By Rami Galal
On Sept. 19, a new Egyptian Cabinet, headed by Prime Minister Sherif Ismail, was sworn in before President Abdel Fattah al-Sisi. Among the new ministers is the journalist Hilmi al-Namnam, who holds the culture portfolio. The appointment of Namnam, a secularist, has sparked controversy among Egyptian Salafis and aroused opposition in Saudi Arabia. Such Saudi writers and intellectuals as Jamal Khashoggi, editor-in-chief of Al-Arab News Channel, object to Namnam’s appointment because he opposes Wahhabi Salafism, the religiopoliticial movement that originated in the Nejd region of the Saudi kingdom.
Muhammad ibn Abd al-Wahhab founded what became the Wahhabi movement in the 18th century. In 1744, Wahhab allied with Muhammad ibn Saud, emir of the Nejd and founder of the first Saudi state, to increase followers of the Quran, Sunnism and the words and actions of the Salaf, the first three generations of Muslims. In doing so, they sought to purify Islam of misguided practices negatively affecting the Islamic essence of unity and various forms of heresy.
Immediately after Namnam assumed the culture portfolio, a video of him from July 2013 went viral. In it, Namnam stated, “The political Islam current must leave the political game completely, especially the Salafist Nour Party, which is more dangerous than the Muslim Brotherhood.” He compared the Nour Party to a “whore who extorts her husband if he doesn’t fulfill her demands by escorting someone else.” Namnam also said, “We lie when we say Egypt is a naturally religious country. It is high time we said Egypt is a naturally secular state.”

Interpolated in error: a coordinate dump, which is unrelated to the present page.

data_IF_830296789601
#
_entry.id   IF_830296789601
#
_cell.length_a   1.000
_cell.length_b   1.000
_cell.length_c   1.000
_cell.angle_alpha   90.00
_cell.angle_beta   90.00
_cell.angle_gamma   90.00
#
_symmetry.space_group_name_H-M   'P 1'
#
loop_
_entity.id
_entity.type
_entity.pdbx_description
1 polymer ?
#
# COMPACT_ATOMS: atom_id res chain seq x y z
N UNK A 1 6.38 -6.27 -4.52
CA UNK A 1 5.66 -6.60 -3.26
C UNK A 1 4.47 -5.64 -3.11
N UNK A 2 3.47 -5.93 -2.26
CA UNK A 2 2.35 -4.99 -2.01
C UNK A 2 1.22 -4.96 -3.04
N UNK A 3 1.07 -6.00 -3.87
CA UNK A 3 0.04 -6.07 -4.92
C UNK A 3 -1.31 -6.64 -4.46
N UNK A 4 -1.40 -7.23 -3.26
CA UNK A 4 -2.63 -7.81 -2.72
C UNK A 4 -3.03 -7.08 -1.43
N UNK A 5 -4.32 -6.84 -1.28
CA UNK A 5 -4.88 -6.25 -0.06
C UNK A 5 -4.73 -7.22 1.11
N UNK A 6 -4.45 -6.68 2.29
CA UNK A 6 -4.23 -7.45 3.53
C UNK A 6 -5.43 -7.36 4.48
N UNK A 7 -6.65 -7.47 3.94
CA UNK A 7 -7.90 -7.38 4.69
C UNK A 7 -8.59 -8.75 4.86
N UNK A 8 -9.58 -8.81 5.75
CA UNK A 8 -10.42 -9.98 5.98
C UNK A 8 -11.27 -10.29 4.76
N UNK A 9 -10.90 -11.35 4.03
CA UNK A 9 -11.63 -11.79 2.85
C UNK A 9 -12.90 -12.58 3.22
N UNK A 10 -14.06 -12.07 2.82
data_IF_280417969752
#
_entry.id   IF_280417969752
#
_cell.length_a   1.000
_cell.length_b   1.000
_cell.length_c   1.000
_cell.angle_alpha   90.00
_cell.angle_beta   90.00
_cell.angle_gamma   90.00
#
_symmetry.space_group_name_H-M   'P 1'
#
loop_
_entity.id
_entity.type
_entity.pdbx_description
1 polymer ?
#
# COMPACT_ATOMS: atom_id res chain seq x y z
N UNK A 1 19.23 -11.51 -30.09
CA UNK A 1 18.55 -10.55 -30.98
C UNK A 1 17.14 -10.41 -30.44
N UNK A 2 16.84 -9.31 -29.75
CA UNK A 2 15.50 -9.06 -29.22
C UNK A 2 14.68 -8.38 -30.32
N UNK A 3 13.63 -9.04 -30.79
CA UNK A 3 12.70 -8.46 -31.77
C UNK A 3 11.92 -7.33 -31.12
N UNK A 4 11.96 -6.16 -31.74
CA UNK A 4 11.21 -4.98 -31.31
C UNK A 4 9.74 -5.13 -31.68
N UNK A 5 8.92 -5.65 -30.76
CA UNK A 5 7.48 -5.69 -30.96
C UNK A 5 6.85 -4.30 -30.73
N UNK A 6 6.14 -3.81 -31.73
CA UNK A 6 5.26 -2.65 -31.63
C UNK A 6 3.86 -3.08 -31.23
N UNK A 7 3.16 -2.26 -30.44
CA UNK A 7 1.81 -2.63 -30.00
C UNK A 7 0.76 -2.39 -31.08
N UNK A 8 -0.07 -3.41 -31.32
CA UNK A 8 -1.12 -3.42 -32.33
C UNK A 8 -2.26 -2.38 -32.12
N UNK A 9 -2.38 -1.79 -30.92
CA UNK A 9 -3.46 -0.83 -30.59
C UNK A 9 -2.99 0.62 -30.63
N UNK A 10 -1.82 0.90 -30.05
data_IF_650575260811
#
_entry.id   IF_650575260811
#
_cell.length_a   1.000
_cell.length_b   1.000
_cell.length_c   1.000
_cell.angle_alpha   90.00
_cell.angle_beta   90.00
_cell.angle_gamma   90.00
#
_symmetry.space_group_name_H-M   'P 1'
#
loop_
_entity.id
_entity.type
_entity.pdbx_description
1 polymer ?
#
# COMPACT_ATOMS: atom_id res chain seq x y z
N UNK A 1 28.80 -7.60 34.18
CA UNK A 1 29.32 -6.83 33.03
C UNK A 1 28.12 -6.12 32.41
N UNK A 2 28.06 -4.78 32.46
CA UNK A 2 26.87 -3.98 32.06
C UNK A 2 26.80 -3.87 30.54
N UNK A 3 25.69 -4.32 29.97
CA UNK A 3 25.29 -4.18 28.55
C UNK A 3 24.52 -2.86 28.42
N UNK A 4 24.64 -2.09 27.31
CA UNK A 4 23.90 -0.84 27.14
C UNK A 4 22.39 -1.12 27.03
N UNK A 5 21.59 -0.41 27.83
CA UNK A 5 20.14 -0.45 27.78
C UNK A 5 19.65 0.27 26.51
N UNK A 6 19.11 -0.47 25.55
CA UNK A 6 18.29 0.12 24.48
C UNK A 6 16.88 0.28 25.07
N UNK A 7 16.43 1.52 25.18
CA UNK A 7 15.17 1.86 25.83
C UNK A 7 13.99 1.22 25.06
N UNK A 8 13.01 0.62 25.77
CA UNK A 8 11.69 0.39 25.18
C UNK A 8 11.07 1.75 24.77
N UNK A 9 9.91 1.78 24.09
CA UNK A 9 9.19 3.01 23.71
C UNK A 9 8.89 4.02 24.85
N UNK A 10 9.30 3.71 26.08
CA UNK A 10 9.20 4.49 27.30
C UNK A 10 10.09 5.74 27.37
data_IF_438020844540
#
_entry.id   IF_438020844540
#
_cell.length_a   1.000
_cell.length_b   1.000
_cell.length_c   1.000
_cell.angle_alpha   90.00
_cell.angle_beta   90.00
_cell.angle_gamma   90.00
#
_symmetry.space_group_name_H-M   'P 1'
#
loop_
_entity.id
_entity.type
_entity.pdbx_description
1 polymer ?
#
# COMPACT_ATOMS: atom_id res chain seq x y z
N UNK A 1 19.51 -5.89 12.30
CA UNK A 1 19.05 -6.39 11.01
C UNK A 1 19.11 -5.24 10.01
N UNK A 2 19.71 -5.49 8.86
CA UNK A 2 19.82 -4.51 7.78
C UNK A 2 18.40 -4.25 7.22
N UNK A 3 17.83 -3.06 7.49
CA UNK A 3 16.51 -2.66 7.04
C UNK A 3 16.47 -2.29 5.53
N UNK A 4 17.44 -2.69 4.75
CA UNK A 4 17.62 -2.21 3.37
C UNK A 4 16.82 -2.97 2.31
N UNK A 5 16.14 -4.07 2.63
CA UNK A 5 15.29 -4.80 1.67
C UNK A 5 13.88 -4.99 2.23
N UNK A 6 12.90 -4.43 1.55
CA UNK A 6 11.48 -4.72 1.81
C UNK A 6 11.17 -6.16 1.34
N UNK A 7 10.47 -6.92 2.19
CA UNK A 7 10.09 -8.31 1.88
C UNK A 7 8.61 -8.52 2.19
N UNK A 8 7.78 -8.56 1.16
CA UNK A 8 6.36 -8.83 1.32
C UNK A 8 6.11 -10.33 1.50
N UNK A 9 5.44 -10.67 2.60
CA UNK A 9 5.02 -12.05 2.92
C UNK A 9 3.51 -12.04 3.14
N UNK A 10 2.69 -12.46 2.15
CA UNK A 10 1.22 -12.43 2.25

The Nour Party came in second in the 2012 parliamentary elections. Among its positions at the time were prohibitions on electing women and Copts, saluting the flag and singing the national anthem. The party altered these platforms, however, after lending its stamp of approval in 2013 to the June 30 revolution, although most of its leading figures wavered over what course to take.
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